I dipped my head brusquely in a clipped show of power and strode to the elevator.
Nicholl’s was dimly lit and banked with men in designer suits. They were overshadowed by executive women with handbags that probably cost more than my first car. The restaurant catered to the affluent. Not the famous, but the educated who had clawed their way to the top, others who’d been born into it and inherited the seat, and, no doubt, a few who had slept their way in.

Kristina sat at a round, high table in a corner of the lounge, chatting with the two men facing her. She raised her hand in greeting when saw me from across the room, an artificial smile on her face.

I made my way over, and forced myself to kiss her on her proffered jaw.

“William, so good of you to make it.” Her irritation was barely constrained.

I was five minutes late.

“Sorry,” I apologized as I smoothed my tie against my chest and tucked myself onto the empty barstool beside her.

She didn’t seem to get I was late because cleaning up her Daddy’s messes was a never-ending job. How I’d ever fallen into the trap of working with the two of them, I’d never know.

She introduced me to our potential clients, her easy banter putting them at ease. From the way they looked at her, I could see she’d already cinched this account. Even though I’d pull out my laptop and show them how we’d make their investment grow, and Kristina would set out to convince them of the reasons why joining her father’s firm would benefit them, it would all be completely unnecessary.

Kristina had caught me when I’d been an intern during my last year of college. I‘d allowed her to draw something out in me then that I’d never known I possessed, something I wished now she’d never uncovered. Older by five years, she was already preparing to take her place at the top of her father’s company and promised to take me along with her. In the beginning, it seemed like a great arrangement. It served as a perfect distraction from my past, a place where I could pretend I was someone I was not. And I doubted there were many men who’d object to sleeping with a woman that looked like Kristina night after night, but that kind of superficial attraction could only last for so long.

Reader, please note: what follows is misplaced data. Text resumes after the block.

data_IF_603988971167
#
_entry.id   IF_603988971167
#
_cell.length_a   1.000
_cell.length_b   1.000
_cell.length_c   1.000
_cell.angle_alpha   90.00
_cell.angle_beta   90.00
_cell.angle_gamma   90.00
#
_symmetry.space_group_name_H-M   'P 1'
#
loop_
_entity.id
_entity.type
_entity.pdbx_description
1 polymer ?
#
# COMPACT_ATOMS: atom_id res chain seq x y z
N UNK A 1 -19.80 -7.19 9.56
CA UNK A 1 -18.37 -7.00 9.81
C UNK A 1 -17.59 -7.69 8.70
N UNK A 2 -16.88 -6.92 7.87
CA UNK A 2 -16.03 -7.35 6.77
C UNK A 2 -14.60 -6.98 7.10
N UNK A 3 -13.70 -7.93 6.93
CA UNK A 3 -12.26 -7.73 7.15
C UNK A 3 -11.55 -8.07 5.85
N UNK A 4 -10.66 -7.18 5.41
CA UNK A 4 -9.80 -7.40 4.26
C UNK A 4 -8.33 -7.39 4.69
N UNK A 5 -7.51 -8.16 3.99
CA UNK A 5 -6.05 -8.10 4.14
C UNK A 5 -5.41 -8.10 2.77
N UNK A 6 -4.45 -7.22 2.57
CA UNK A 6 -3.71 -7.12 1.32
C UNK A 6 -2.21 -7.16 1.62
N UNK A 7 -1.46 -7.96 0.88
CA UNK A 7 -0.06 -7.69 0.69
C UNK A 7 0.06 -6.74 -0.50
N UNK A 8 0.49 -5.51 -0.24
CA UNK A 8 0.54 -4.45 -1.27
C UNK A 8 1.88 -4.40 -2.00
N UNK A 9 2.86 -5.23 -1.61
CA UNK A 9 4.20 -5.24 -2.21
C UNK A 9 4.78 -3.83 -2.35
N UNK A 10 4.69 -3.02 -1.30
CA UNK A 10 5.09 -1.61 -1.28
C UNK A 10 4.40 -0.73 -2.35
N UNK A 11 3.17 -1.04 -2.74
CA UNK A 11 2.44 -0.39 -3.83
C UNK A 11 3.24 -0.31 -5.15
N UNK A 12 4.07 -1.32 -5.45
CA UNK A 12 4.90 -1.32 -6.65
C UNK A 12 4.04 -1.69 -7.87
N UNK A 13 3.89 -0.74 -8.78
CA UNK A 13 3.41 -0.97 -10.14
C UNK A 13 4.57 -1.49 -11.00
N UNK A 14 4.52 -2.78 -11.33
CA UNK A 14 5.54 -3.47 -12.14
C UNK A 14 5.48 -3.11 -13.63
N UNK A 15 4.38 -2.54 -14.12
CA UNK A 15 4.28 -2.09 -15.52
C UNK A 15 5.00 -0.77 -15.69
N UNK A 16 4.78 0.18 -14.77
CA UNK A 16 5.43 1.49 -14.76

Several drinks later, the two men were signing on the dotted line.

No surprise.

Kristina was pleased and squeezed my thigh under the table. We parted from the men with the typical pleasantries of assured success. Following her home, I parked in the spot next to her red Porsche. She was all coy smiles and sex when she stepped from her car. A slow sense of dread settled in the pit of my stomach.
I really had begun to hate this life.
Kristina slept curled up on her side, once again facing away from me. Her blond hair gleamed in the moonlight that streamed in through the window. Mimicking her pose, I allowed my eyes to trace over her bare skin, down her back where it sloped and met with her hip—and tried to feel something—something other than disdain.

A bitter taste soured in my mouth when I realized there was nothing.

Exhausted, I sank further into the mattress, further into my pillow, and drifted.
Laughter was his call, lost somewhere deep in the forest. The wind came fierce, blew across William’s face, stung as he lumbered through the desolate play yard.

William tripped into the jumbled wood.

A flash of blond hair.

“Bet you can’t find me.” The boy giggled and ran.

Fear surged and twisted in William’s gut, pushed him forward.

“Wait,” William called, stretching his hand out in the child’s direction. Please.

He peeked out from behind a tree, the boy with William’s face.

The child was on the move again, hiding, laughing, stirring the unknown anxiety into a frenzy that beat like a drum against William’s chest.

Please, wait.

The laughter dimmed and waned. The boy’s sudden fear hit William like a knife to the chest. Somewhere in the deepest recesses, far beyond his reach, William heard him scream.
I jerked awake. Gulping for air, I clutched my head and tried to press the dream from my thoughts, but it dug its fingers deep, bored beneath my skin as the seeds of fear I’d felt for months firmly took root.

About the Author:

A.L. Jackson is the bestselling contemporary romance author of Pulled, Take This Regret, and When We Collide. She lives in Southern Arizona where she's surrounded by her amazing family and friends.